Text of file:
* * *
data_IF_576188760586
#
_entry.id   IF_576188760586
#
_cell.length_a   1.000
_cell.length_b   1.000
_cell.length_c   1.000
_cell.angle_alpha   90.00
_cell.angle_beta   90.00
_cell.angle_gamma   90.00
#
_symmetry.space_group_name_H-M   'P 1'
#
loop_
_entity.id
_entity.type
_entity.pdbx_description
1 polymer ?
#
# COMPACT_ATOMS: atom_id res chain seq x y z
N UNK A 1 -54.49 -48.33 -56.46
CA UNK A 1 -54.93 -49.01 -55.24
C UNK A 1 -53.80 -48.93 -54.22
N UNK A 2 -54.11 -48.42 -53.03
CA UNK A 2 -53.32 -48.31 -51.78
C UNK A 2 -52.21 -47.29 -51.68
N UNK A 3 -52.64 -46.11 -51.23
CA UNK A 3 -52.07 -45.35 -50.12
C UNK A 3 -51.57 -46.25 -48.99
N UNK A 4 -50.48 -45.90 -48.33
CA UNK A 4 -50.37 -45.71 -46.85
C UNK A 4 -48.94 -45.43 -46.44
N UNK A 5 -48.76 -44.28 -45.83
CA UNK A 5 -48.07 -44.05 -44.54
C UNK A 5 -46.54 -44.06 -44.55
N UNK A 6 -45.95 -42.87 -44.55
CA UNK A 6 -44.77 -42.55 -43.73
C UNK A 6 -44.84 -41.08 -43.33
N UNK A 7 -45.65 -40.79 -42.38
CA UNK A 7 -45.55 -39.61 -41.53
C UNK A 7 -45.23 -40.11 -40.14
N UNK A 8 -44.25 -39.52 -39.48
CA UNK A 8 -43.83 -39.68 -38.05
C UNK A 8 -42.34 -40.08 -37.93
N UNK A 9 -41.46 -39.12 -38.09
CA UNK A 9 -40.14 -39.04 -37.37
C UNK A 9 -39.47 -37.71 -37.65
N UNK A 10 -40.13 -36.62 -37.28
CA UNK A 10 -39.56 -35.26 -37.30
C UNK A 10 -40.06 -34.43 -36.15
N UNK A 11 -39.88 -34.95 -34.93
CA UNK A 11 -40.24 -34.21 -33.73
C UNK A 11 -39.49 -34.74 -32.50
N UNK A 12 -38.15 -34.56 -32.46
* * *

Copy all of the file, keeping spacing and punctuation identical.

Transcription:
data_IF_576188760586
#
_entry.id   IF_576188760586
#
_cell.length_a   1.000
_cell.length_b   1.000
_cell.length_c   1.000
_cell.angle_alpha   90.00
_cell.angle_beta   90.00
_cell.angle_gamma   90.00
#
_symmetry.space_group_name_H-M   'P 1'
#
loop_
_entity.id
_entity.type
_entity.pdbx_description
1 polymer ?
#
# COMPACT_ATOMS: atom_id res chain seq x y z
N UNK A 1 -54.49 -48.33 -56.46
CA UNK A 1 -54.93 -49.01 -55.24
C UNK A 1 -53.80 -48.93 -54.22
N UNK A 2 -54.11 -48.42 -53.03
CA UNK A 2 -53.32 -48.31 -51.78
C UNK A 2 -52.21 -47.29 -51.68
N UNK A 3 -52.64 -46.11 -51.23
CA UNK A 3 -52.07 -45.35 -50.12
C UNK A 3 -51.57 -46.25 -48.99
N UNK A 4 -50.48 -45.90 -48.33
CA UNK A 4 -50.37 -45.71 -46.85
C UNK A 4 -48.94 -45.43 -46.44
N UNK A 5 -48.76 -44.28 -45.83
CA UNK A 5 -48.07 -44.05 -44.54
C UNK A 5 -46.54 -44.06 -44.55
N UNK A 6 -45.95 -42.87 -44.55
CA UNK A 6 -44.77 -42.55 -43.73
C UNK A 6 -44.84 -41.08 -43.33
N UNK A 7 -45.65 -40.79 -42.38
CA UNK A 7 -45.55 -39.61 -41.53
C UNK A 7 -45.23 -40.11 -40.14
N UNK A 8 -44.25 -39.52 -39.48
CA UNK A 8 -43.83 -39.68 -38.05
C UNK A 8 -42.34 -40.08 -37.93
N UNK A 9 -41.46 -39.12 -38.09
CA UNK A 9 -40.14 -39.04 -37.37
C UNK A 9 -39.47 -37.71 -37.65
N UNK A 10 -40.13 -36.62 -37.28
CA UNK A 10 -39.56 -35.26 -37.30
C UNK A 10 -40.06 -34.43 -36.15
N UNK A 11 -39.88 -34.95 -34.93
CA UNK A 11 -40.24 -34.21 -33.73
C UNK A 11 -39.49 -34.74 -32.50
N UNK A 12 -38.15 -34.56 -32.46